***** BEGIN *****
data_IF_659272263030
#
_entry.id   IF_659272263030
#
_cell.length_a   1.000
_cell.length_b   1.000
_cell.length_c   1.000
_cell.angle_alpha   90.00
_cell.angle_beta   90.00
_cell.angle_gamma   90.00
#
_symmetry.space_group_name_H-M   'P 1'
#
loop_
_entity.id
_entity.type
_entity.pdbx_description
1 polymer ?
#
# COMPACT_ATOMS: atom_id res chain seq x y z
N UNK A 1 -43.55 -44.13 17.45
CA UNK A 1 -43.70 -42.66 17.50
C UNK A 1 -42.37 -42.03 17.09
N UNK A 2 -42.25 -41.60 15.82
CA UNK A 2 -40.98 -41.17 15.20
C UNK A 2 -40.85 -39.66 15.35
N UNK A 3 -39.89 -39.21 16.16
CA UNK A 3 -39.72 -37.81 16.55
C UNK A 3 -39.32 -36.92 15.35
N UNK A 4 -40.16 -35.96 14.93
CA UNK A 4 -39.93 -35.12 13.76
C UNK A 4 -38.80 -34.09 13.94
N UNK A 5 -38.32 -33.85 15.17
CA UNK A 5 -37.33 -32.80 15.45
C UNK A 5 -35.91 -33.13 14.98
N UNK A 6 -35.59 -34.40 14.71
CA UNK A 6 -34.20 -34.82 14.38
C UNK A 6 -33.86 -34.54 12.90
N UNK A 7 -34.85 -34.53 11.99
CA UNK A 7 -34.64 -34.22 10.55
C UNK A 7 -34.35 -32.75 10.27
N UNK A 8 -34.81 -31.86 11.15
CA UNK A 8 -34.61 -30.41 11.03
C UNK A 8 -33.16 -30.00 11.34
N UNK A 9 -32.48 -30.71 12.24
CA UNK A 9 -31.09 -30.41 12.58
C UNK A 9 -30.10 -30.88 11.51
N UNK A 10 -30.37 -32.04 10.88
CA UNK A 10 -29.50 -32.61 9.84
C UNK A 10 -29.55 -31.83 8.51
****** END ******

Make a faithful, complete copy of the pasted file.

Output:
data_IF_659272263030
#
_entry.id   IF_659272263030
#
_cell.length_a   1.000
_cell.length_b   1.000
_cell.length_c   1.000
_cell.angle_alpha   90.00
_cell.angle_beta   90.00
_cell.angle_gamma   90.00
#
_symmetry.space_group_name_H-M   'P 1'
#
loop_
_entity.id
_entity.type
_entity.pdbx_description
1 polymer ?
#
# COMPACT_ATOMS: atom_id res chain seq x y z
N UNK A 1 -43.55 -44.13 17.45
CA UNK A 1 -43.70 -42.66 17.50
C UNK A 1 -42.37 -42.03 17.09
N UNK A 2 -42.25 -41.60 15.82
CA UNK A 2 -40.98 -41.17 15.20
C UNK A 2 -40.85 -39.66 15.35
N UNK A 3 -39.89 -39.21 16.16
CA UNK A 3 -39.72 -37.81 16.55
C UNK A 3 -39.32 -36.92 15.35
N UNK A 4 -40.16 -35.96 14.93
CA UNK A 4 -39.93 -35.12 13.76
C UNK A 4 -38.80 -34.09 13.94
N UNK A 5 -38.32 -33.85 15.17
CA UNK A 5 -37.33 -32.80 15.45
C UNK A 5 -35.91 -33.13 14.98
N UNK A 6 -35.59 -34.40 14.71
CA UNK A 6 -34.20 -34.82 14.38
C UNK A 6 -33.86 -34.54 12.90
N UNK A 7 -34.85 -34.53 11.99
CA UNK A 7 -34.64 -34.22 10.55
C UNK A 7 -34.35 -32.75 10.27
N UNK A 8 -34.81 -31.86 11.15
CA UNK A 8 -34.61 -30.41 11.03
C UNK A 8 -33.16 -30.00 11.34
N UNK A 9 -32.48 -30.71 12.24
CA UNK A 9 -31.09 -30.41 12.58
C UNK A 9 -30.10 -30.88 11.51
N UNK A 10 -30.37 -32.04 10.88
CA UNK A 10 -29.50 -32.61 9.84
C UNK A 10 -29.55 -31.83 8.51